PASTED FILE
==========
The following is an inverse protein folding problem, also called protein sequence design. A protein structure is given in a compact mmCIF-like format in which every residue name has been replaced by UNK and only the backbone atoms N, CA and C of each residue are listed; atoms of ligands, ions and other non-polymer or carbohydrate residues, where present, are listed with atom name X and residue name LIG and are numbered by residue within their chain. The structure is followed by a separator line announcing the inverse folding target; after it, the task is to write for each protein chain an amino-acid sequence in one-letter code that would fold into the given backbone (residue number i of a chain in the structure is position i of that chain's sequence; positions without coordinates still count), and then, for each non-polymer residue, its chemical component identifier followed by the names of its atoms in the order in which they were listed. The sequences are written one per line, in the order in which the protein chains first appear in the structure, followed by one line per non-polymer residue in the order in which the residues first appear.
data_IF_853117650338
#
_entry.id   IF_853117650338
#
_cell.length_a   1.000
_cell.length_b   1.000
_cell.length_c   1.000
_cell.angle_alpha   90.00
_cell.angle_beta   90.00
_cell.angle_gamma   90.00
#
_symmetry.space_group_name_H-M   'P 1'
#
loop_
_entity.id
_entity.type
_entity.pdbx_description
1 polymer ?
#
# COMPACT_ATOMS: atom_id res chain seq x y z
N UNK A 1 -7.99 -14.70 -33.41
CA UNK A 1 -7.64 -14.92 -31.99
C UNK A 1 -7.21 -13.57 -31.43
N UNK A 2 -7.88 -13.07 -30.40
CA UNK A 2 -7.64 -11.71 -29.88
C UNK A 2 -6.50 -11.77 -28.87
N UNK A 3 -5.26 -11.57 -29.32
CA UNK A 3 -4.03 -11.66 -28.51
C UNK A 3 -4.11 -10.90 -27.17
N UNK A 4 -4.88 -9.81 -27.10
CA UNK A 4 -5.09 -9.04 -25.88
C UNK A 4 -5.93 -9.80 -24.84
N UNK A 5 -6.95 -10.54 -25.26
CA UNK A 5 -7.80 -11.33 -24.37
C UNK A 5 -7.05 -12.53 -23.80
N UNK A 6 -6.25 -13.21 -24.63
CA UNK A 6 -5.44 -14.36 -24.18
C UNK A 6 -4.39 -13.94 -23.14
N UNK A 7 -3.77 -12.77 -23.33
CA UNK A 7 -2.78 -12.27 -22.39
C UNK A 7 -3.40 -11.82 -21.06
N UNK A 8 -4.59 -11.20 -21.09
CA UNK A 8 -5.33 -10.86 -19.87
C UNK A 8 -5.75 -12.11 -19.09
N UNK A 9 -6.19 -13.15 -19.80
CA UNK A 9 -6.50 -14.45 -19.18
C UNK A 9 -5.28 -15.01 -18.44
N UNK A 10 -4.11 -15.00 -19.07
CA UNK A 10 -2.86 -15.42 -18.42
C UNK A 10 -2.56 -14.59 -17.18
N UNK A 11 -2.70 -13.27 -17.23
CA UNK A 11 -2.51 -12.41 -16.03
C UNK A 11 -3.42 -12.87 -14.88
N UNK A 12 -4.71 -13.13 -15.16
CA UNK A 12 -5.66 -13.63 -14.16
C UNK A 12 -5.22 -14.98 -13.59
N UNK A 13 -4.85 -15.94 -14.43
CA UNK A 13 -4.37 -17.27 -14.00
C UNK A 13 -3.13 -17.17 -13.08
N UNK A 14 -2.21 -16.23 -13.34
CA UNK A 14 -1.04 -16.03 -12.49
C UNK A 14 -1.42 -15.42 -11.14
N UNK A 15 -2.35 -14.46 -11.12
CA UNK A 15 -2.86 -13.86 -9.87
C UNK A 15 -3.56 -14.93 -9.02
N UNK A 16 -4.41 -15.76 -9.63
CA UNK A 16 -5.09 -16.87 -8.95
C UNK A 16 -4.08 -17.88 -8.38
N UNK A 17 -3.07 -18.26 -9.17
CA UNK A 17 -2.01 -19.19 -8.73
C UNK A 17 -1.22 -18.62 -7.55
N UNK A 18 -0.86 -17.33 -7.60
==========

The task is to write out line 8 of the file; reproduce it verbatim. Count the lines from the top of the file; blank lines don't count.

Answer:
_cell.length_c   1.000